NECKAR is hardly better known in our day, as the Minister of Louis XVI. than as the father and friend of the most celebrated woman in modern times, perhaps in some particulars the most remarkable of her sex that has appeared in any age. If among statesmen her title to a place should be questioned, no one can deny that her writings and her conduct produced an important influence upon the politics of Europe during many years; and, as the potentates in whose hands the destinies of nations were placed, repeatedly acted towards her, some as benefiting by her support, others as injured by her opposition, nay, as she suffered persecution in consequence of her political influence exerted honestly for her principles and her party, it seems at once fair and natural to regard her title as confessed, and to number her among the political characters of the age.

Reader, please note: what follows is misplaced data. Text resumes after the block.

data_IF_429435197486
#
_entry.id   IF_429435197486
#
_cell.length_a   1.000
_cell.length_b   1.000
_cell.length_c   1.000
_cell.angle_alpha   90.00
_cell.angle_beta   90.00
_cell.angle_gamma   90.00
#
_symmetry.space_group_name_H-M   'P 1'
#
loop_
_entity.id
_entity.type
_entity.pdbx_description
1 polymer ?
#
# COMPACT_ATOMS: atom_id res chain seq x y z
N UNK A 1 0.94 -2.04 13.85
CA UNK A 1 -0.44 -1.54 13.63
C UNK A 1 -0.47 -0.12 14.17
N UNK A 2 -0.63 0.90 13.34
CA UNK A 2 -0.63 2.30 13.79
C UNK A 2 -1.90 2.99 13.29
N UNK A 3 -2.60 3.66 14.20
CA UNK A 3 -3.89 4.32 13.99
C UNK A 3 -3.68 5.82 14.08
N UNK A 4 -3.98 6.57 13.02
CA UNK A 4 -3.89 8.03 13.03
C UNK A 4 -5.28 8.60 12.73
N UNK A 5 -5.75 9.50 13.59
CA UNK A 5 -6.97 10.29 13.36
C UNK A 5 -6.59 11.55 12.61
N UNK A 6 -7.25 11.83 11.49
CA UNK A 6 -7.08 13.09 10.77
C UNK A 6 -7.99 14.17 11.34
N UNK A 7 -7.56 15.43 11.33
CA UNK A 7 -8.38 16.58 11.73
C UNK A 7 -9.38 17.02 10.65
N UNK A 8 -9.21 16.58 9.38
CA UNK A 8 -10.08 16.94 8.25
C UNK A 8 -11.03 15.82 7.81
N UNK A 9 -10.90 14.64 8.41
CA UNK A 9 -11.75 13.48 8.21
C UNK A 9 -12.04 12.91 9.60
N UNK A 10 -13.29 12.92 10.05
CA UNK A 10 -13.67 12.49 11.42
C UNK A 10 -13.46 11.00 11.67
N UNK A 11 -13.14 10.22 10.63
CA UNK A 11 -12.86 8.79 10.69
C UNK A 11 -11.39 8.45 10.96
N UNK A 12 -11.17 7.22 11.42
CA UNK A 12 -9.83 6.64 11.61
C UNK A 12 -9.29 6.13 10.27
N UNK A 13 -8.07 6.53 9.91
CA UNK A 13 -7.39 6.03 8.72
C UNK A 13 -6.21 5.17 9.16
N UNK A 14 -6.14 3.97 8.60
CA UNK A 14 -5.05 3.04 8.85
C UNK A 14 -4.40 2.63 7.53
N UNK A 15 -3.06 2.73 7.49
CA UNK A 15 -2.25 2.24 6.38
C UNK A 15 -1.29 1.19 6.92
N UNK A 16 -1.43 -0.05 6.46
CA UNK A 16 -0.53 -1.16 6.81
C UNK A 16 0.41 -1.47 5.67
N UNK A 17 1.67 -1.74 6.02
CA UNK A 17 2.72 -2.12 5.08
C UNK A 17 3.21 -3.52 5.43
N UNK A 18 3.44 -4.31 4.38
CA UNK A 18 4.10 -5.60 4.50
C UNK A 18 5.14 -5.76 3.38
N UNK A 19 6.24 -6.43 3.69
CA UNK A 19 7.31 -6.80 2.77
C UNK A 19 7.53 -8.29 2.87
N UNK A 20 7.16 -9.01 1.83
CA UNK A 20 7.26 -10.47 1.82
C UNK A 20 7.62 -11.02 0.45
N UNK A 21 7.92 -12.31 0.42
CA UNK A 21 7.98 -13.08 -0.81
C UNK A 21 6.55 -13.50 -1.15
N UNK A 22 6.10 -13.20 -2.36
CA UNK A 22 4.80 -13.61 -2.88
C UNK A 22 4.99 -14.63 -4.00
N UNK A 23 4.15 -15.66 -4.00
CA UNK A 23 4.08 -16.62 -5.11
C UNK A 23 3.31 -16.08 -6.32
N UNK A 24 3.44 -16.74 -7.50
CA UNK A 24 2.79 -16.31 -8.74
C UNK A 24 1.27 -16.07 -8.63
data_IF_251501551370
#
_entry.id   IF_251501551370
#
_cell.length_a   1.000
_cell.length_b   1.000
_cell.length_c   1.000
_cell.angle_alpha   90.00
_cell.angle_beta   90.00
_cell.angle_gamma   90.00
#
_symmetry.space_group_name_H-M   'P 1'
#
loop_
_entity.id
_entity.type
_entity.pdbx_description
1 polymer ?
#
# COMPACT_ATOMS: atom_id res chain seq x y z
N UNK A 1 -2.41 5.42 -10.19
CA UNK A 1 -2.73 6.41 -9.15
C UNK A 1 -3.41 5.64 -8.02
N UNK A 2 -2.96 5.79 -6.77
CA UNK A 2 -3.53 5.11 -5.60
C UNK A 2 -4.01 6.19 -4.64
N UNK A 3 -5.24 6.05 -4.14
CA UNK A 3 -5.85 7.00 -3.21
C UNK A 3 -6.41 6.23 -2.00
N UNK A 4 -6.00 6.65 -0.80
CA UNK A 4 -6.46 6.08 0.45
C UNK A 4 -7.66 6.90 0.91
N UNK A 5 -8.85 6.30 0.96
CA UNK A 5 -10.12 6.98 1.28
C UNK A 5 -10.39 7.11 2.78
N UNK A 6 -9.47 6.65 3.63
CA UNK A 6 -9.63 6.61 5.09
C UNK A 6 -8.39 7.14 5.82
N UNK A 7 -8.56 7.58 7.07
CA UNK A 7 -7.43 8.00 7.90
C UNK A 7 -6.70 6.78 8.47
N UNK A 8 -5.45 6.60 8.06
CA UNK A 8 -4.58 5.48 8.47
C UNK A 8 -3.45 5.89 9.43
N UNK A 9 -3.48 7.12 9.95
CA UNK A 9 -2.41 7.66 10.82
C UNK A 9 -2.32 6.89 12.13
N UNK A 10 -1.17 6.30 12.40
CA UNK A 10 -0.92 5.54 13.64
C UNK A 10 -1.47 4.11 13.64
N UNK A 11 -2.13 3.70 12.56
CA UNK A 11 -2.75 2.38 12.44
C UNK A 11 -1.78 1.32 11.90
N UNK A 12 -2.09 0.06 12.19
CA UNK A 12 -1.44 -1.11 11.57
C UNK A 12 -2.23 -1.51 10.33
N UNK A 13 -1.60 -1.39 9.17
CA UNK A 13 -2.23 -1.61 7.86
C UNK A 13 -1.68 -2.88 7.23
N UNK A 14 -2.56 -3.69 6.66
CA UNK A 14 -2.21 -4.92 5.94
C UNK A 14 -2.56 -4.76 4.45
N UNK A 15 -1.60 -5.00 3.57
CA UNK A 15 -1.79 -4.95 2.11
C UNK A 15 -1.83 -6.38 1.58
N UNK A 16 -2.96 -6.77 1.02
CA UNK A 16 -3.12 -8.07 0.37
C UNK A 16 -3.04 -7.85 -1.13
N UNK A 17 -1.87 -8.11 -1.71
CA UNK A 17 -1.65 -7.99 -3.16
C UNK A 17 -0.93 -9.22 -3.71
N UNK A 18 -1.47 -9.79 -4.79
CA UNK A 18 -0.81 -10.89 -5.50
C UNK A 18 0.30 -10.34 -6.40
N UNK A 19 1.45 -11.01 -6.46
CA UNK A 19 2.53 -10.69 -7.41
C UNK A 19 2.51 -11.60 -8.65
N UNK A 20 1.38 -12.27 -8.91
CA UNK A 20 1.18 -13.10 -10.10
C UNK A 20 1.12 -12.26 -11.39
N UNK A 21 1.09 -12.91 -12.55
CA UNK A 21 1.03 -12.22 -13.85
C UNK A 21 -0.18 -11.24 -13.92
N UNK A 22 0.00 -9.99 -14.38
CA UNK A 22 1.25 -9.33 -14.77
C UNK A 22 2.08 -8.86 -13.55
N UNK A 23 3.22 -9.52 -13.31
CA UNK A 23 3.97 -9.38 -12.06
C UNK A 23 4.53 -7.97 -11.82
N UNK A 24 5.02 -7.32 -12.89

It was, however, as an illustrious member of the republic of letters that she claimed the highest place, and as such that she has the clearest right to the respect of posterity. She was undeniably a woman of genius; and she had this peculiarity among authors of her sex, that, while many have signalized themselves in the lighter walks of literature, and some in the more rugged field of science; while works of fancy have come from some female pens, and mathematical speculations from others; while an Agnesi has filled the